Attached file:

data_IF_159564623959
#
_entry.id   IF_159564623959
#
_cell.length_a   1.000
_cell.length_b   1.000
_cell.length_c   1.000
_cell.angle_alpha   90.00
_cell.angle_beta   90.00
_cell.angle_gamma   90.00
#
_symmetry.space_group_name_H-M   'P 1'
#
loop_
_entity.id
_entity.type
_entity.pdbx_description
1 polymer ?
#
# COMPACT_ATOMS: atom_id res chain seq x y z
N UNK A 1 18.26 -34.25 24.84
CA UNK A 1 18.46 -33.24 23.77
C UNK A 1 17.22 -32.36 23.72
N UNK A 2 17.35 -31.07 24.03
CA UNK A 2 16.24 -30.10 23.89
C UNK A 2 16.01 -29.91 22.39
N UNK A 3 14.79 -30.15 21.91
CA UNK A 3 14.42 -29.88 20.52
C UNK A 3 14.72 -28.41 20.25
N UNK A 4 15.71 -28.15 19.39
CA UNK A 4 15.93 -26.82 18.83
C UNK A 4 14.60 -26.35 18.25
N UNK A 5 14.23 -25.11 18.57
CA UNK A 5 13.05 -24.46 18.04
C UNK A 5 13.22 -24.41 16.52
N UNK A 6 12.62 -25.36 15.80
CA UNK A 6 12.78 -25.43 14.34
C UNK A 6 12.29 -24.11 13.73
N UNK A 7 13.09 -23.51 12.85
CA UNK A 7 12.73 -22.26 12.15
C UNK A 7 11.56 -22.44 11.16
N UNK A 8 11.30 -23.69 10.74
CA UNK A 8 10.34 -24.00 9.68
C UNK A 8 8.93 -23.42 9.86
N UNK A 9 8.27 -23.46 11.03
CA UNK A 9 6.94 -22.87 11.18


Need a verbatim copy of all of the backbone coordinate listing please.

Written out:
data_IF_159564623959
#
_entry.id   IF_159564623959
#
_cell.length_a   1.000
_cell.length_b   1.000
_cell.length_c   1.000
_cell.angle_alpha   90.00
_cell.angle_beta   90.00
_cell.angle_gamma   90.00
#
_symmetry.space_group_name_H-M   'P 1'
#
loop_
_entity.id
_entity.type
_entity.pdbx_description
1 polymer ?
#
# COMPACT_ATOMS: atom_id res chain seq x y z
N UNK A 1 18.26 -34.25 24.84
CA UNK A 1 18.46 -33.24 23.77
C UNK A 1 17.22 -32.36 23.72
N UNK A 2 17.35 -31.07 24.03
CA UNK A 2 16.24 -30.10 23.89
C UNK A 2 16.01 -29.91 22.39
N UNK A 3 14.79 -30.15 21.91
CA UNK A 3 14.42 -29.88 20.52
C UNK A 3 14.72 -28.41 20.25
N UNK A 4 15.71 -28.15 19.39
CA UNK A 4 15.93 -26.82 18.83
C UNK A 4 14.60 -26.35 18.25
N UNK A 5 14.23 -25.11 18.57
CA UNK A 5 13.05 -24.46 18.04
C UNK A 5 13.22 -24.41 16.52
N UNK A 6 12.62 -25.36 15.80
CA UNK A 6 12.78 -25.43 14.34
C UNK A 6 12.29 -24.11 13.73
N UNK A 7 13.09 -23.51 12.85
CA UNK A 7 12.73 -22.26 12.15
C UNK A 7 11.56 -22.44 11.16
N UNK A 8 11.30 -23.69 10.74
CA UNK A 8 10.34 -24.00 9.68
C UNK A 8 8.93 -23.42 9.86
N UNK A 9 8.27 -23.46 11.03
CA UNK A 9 6.94 -22.87 11.18